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Vol. 12, No. 30 Week of July 29, 2007
Providing coverage of Alaska and Northwest Canada's mineral industry

MINING NEWS: Coal petition lacks merit, DNR rules

Environmental coalition told it failed to prove allegations that entire Chuitna River watershed could be harmed by coal mining

Sarah Hurst

For Mining News

Alaska’s commissioner for the Department of Natural Resources, Tom Irwin, has rejected a petition to designate the Chuitna River watershed as unsuitable for coal mining. The petition was filed by non-profit law firm Trustees for Alaska on behalf of a group of people including the Chuitna Citizens NO-COALition, the Alaska Center for the Environment and Alaskans for Responsible Mining, who had hoped to block the planned Chuitna coal project that is being developed in the area.

The petition includes lands exempt from the petition review process, is incomplete, and is without merit, Irwin wrote in his 15-page decision July 16. The area that the petitioners attempted to delineate covered approximately 150 square miles or 96,000 acres of land owned by various private and public entities such as the State of Alaska, the Mental Health Trust, Tyonek Native Corp., CIRI (the Cook Inlet Native corporation) and the Kenai Peninsula Borough.

Two land-use plans identify and designate state land in the Chuitna area for coal development, and the planning processes for these area plans were subject to public review and comment, Irwin wrote. PacRim’s coal leases in the petitioned area total approximately 20,570 acres, and Beluga Coal Co. — a joint venture between Barrick Gold and CIRI — also owns 17,690 acres of coal leases in the area.

Some of leases already contested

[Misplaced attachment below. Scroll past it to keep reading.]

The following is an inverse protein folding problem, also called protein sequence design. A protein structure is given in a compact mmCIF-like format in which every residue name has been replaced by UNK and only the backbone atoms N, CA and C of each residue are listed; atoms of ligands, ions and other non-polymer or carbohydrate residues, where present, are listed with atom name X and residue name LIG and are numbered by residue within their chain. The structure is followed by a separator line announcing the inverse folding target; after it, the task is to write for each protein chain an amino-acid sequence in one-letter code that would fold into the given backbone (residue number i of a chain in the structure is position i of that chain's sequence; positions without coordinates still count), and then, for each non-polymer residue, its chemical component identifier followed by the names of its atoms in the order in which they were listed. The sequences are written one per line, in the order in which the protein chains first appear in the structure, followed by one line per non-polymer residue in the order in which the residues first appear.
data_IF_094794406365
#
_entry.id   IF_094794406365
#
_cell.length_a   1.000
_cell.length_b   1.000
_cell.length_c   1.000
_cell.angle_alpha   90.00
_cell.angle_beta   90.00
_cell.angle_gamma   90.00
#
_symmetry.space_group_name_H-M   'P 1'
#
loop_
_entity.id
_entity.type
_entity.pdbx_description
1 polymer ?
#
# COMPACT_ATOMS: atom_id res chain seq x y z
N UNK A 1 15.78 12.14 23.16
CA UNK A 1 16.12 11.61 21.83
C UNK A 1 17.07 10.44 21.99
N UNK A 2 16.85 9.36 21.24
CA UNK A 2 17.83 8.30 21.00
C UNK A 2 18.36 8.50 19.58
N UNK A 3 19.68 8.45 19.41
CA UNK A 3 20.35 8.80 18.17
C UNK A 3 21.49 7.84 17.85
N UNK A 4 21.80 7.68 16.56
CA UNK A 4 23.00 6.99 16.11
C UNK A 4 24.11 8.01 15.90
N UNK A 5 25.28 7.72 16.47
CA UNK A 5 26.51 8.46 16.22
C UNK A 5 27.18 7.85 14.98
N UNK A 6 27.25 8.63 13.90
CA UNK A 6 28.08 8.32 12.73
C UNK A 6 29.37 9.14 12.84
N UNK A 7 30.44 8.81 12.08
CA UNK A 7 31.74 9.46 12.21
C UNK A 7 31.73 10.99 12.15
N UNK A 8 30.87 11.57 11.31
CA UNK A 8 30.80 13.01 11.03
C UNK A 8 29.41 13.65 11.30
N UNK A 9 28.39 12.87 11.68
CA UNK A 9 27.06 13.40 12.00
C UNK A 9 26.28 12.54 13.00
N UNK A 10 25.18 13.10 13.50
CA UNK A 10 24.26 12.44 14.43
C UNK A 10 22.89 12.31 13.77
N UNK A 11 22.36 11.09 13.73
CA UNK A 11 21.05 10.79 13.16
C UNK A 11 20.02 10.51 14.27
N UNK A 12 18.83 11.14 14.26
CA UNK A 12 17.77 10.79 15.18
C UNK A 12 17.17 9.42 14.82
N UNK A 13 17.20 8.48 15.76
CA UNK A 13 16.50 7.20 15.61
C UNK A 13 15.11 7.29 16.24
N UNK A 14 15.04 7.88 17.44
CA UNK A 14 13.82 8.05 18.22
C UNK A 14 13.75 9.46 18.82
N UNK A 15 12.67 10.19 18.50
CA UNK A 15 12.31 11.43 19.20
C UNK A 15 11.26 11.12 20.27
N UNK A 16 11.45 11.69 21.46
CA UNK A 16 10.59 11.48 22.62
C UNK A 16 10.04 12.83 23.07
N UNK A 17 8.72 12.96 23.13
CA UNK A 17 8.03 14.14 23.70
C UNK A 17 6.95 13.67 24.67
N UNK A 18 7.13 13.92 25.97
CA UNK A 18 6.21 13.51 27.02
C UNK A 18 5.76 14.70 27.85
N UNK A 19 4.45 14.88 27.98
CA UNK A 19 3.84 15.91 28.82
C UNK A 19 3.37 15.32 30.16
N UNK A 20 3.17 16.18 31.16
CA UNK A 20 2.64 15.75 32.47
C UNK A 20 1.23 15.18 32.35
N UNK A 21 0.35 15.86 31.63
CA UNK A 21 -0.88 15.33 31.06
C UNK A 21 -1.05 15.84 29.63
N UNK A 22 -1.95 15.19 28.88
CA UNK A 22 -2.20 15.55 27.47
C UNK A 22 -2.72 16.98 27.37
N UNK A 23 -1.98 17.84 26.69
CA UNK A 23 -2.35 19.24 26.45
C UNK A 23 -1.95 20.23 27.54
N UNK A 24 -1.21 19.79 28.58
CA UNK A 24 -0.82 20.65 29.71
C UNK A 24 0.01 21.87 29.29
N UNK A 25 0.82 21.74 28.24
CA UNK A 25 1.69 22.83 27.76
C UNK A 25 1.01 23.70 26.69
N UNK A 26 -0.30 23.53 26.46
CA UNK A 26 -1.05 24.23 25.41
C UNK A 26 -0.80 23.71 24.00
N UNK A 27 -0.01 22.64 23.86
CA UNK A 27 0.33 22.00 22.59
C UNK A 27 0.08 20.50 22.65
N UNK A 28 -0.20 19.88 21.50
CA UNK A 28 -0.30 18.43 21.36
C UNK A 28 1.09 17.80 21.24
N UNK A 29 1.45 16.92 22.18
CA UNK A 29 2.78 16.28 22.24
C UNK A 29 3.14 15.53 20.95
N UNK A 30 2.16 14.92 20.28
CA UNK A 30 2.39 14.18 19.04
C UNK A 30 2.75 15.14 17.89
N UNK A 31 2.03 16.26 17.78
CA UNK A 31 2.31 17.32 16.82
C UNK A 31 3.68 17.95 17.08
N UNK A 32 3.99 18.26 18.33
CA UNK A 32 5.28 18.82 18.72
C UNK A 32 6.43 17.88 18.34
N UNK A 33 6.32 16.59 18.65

Additionally, Trustees for Alaska and the Alaska Center for the Environment already contested a permit for coal development on some of the leases in a 1992 case heard by the Alaska Supreme Court. These leases are known as Logical Mining Unit 1 or LMU-1 and are now held by PacRim. The Supreme Court upheld many of the decisions underpinning the permit and ordered DNR to further consider certain aspects of it, including the size of the reclamation bond.

Because of that case, and the fact that Trustees for Alaska and the Alaska Center for the Environment already had the opportunity to comment on the permit and did comment on the permit, Irwin ruled that lands within LMU-1 are expressly exempt and ineligible for designation under the petition process. Nevertheless, the petitioners may still participate in the permitting process and environmental reviews for the Chuitna coal project, Irwin pointed out.

Petitioners may ask for reconsideration

As for the areas outside LMU-1, Irwin found that coal mining did not pose a serious threat to them. “Except for a few instances and in very general terms, petitioners have failed to sufficiently describe how any of the allegations and any particular type of coal mining activities that might occur on the petitioned lands would adversely affect petitioners’ various interests,” he wrote. Also, the petitioners did not prove that it would be impossible to adequately reclaim the land after mining, Irwin added.

“The area that the petitioners have delineated ... is overly broad, arbitrary, and undercuts the petition’s credibility,” Irwin wrote. “Even if we were to assume that petitioners had submitted evidence supporting their allegations (which they have not), that evidence would not likely apply to all of the lands throughout the large area they delineate. Further, petitioners’ characterization of the petitioned area as ‘pristine’ does not appear to be an accurate characterization. To be sure, local residents, subsistence users, recreational fishing and hunting enthusiasts and commercial fishing operators seek out and benefit from the fish and wildlife resources located in this area. But the area has also been entered and used for other purposes, including logging and gas pipeline operations.”

If the petitioners wish to continue the process they may now request that the petition be reconsidered, or they may resubmit the petition with more supporting evidence.



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